Siavonga: Maize Beer Challenge
Siavonga: Maize Beer Challenge.
I am very powerful in this wonderful little town of Siavonga. It is a wonderful place to me so far.
My friend left at 09:00. I showered and went to collect some breakfast. The locals could not be friendlier and there are three very beautiful girls here eating out of the palm of my hand. However, I have started something with one of them, so I will stay away from the other two to avoid getting lynched in this town for having far too much fun. But, a waitress in one restaurant and a waitress in another restaurant could not quit grinning at me this morning as I was moving about the town. Both of those gals are super freaking cute. It is tough to somewhat behave in one’s misbehavior…
So, not swimming in the water at Lake Kariba. There are crocodiles in there. It is especially dangerous at night, but locals do swim in the lake during the day. But, get this, the locals actually believe that the crocodiles can pick up the scent of visitors. That is one of the best things I have ever heard!
Zambian languages have a word for “Beaver”. It is “Senzi”. It is how I have been introducing myself to the locals. I do not think they understand what I am saying and assumed it is just a strange foreign language word that sounds a little like their word for beaver.
My lady friend came to meet me in the evening. We went out for a beer and then she took me to a super run down and sort of scary bar called S.S Makumbi Ro – Ilede Bar No.1. It is not a place where you ever want to spend time. It seems to be the end of the line. Even the dogs outside limp. A lot of heads turned when I came in the door. But, we were there because they have maize beer. It cost me $0.40 for a 1L milk-carton shaped container of the mischief and they also charged me $0.10 for a plastic glass to drink it. A rough looking character tapped me on the shoulder as we were walking outside of the bar to sit down.
It was made by the brand Chibuku and the drink is called “Shake Shake”. The maize beer says the ingredients are:
– First grade – white maize meal
– First grade – sorghum grain
– Contains food grade lactic acid as a preservative
– Alc/Vol 6 ± .5% V/V
“Taste the goodness”
The expiration date on the lip of the spout was for tomorrow. So, I guessed we better start drinking if that was the case…
You know that horrific smell of stale urine/ammonia that viciously attacks your sense of smell when you walk into a very dirty toilet somewhere in a rundown area of town? Have you ever wondered what that smell tastes like? Yea, me neither. But, I can tell you from experience how that very smell is what Shake Shake maize beer tastes like. It is horrific.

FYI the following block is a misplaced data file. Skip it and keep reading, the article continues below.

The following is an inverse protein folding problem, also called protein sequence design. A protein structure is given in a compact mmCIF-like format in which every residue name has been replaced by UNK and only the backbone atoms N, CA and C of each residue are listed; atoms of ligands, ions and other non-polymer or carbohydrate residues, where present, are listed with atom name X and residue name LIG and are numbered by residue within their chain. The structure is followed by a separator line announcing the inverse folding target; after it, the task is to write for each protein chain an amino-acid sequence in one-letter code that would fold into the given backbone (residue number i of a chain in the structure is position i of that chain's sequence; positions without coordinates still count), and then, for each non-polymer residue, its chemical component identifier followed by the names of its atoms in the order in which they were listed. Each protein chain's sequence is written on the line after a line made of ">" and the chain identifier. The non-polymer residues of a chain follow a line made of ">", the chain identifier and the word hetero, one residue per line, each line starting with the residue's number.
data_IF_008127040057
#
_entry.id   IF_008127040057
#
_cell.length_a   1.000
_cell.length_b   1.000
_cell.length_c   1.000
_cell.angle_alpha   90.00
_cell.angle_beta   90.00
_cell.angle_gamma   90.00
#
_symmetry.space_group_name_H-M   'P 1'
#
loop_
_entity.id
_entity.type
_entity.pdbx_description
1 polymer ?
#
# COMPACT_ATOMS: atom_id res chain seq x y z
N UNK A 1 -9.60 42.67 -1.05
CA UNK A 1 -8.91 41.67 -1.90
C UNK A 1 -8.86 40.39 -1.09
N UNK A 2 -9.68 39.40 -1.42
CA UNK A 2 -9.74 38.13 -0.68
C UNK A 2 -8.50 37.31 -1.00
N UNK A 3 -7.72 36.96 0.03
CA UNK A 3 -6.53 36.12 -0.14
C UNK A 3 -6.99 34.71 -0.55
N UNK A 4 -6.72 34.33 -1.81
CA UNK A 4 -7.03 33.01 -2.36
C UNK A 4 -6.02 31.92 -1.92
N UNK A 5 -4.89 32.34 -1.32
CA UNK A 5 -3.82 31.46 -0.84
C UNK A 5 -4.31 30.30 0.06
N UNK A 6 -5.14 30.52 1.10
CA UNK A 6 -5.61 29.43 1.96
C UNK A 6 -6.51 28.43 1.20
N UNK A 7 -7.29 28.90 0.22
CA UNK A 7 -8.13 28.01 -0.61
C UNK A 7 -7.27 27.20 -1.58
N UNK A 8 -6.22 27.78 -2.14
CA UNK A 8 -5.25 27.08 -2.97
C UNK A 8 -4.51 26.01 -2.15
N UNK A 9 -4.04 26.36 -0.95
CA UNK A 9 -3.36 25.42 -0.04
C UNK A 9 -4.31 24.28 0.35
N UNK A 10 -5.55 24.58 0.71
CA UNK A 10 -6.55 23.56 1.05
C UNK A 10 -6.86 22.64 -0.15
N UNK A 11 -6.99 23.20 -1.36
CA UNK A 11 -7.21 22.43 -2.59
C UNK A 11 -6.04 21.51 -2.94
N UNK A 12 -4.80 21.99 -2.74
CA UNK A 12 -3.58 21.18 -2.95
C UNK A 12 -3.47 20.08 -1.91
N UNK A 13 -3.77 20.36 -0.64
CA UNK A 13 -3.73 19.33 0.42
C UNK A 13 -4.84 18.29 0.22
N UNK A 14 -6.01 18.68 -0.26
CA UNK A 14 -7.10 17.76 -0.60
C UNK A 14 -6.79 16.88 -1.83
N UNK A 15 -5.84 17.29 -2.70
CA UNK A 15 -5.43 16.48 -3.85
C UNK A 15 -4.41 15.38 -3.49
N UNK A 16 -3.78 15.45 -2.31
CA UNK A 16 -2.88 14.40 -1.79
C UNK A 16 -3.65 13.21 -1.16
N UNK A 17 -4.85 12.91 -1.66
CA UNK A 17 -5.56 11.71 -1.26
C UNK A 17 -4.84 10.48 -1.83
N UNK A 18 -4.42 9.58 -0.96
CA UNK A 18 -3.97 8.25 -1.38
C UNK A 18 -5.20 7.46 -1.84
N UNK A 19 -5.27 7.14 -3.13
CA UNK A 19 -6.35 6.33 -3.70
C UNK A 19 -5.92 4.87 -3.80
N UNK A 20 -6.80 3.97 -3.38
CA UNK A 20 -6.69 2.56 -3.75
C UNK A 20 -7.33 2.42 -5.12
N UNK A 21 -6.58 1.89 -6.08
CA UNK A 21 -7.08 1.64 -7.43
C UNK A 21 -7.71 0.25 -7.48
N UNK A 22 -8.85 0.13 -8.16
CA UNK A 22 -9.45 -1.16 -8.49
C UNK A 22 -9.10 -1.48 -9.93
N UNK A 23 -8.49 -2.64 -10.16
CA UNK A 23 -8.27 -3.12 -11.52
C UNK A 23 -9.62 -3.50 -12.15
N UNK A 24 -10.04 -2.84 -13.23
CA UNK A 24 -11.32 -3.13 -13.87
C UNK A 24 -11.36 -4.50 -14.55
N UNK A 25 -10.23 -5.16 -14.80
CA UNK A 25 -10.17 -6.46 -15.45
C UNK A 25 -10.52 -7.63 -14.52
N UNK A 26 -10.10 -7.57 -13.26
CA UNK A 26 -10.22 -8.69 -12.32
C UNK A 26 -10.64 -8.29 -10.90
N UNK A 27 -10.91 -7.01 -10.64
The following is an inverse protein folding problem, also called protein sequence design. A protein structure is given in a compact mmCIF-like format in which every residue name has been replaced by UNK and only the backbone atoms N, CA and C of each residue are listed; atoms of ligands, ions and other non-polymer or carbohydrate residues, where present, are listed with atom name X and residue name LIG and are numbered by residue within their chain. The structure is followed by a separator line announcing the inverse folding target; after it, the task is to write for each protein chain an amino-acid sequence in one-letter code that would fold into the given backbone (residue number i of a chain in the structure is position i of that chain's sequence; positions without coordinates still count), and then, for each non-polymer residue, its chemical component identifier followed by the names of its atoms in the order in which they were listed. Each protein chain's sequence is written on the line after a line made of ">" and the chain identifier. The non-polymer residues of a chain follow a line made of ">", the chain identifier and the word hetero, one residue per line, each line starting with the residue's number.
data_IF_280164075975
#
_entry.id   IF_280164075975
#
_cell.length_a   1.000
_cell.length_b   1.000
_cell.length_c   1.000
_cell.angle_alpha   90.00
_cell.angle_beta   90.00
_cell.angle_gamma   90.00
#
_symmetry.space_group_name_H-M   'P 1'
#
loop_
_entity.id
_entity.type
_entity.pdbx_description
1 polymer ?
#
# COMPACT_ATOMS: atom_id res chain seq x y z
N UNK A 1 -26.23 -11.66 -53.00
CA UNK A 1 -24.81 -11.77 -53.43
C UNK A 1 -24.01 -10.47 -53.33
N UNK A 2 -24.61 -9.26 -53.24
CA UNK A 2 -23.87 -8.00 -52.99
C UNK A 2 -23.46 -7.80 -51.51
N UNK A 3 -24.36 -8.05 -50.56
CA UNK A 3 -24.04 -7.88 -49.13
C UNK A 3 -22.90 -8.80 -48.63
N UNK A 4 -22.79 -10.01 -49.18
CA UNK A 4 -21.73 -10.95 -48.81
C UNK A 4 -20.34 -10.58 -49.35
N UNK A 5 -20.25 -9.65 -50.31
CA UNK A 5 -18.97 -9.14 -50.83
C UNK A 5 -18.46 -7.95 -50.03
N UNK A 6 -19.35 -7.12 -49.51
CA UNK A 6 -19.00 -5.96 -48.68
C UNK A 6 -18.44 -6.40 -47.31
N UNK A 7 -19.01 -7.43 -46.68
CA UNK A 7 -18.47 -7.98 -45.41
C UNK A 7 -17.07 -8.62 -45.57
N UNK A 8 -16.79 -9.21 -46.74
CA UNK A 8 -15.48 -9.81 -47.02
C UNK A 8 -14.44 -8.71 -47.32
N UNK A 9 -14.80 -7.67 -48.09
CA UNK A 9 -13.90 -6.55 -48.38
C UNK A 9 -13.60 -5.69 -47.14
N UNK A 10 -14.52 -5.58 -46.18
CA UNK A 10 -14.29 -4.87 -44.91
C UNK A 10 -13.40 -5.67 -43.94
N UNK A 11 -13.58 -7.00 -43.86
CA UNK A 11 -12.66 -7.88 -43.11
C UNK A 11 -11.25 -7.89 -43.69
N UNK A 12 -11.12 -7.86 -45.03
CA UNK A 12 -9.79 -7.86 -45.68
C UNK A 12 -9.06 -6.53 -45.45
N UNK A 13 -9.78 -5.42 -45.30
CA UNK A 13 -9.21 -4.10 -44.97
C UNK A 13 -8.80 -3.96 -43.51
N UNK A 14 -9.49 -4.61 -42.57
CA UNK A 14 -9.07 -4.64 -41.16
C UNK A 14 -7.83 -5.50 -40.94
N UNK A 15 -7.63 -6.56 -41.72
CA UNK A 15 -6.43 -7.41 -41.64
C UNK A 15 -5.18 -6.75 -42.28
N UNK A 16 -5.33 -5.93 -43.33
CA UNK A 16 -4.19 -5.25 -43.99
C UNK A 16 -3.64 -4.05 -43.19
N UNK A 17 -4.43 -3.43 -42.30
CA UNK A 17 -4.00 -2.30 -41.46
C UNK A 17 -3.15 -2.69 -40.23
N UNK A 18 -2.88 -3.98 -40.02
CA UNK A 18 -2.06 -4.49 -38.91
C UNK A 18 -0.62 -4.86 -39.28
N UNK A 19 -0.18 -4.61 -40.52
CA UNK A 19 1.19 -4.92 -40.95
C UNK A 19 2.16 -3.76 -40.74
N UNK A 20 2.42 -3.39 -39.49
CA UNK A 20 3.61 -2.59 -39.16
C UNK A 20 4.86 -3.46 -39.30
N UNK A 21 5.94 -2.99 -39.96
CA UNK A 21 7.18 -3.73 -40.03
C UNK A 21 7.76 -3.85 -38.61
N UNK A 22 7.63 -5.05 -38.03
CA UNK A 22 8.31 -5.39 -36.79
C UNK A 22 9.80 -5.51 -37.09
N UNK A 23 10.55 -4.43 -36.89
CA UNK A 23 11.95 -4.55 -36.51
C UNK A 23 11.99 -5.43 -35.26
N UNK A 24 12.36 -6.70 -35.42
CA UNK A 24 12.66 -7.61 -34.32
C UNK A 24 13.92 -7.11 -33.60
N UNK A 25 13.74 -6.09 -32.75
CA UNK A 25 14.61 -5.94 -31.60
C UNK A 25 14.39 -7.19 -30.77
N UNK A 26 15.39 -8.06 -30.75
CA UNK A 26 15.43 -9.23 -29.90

The taste smelled so much like ammonia that I was pretty sure that humans should not be consuming such a product. However, there were empty and trample flattened containers of maize beer here and there, and no dead bodies, so I figured I would probably get through it.
I have had a version of this drink in Bolivia called ‘”Cheecha”. Even though it is made by old women chewing the maize first to break it down and then spitting it back out to later ferment the drink, and even though that Bolivian drink came in a mop bucket that you dunked a coconut shell in to scoop out a cupful, that product was not nearly as terrible as this factory processed maize beer. The Shake Shake was thick and grainy as we drank it, which was not nearly as much of a problem as the smell and taste. My brain found it difficult to get past the idea of allowing me to consume it and dump some of it into my stomach. It is sort of scary to drink something and not know whether you are going to get drunk or get sick.
My friend and I drank ¾ of the carton. At that time, the bar was closing and the rough characters inside were beginning to come outside. The last thing I needed or wanted was to have to end up in a conversation with locals drunk on Shake Shake. I could not imagine that ending well. I collected the container, my glass, and carried them off in the night towards my guesthouse so that I could get photographs of them in the morning as I was too nervous to take my camera out bring attention to it by using flash in the darkness outside of the bar.
On the walk home, I could feel the Shake Shake in my legs. I left my lady-friend with some of her friends along the way and when I got back to the guesthouse property, there were a couple of local guys in the common area. I showed them the carton of Shake Shake and said, “This stuff is horrible.” By the way they began to laugh it was clear that they did not need me to provide them with that information. They were giggling and repeating my line, “This stuff is horrible,” as I went to my room to retire for the night.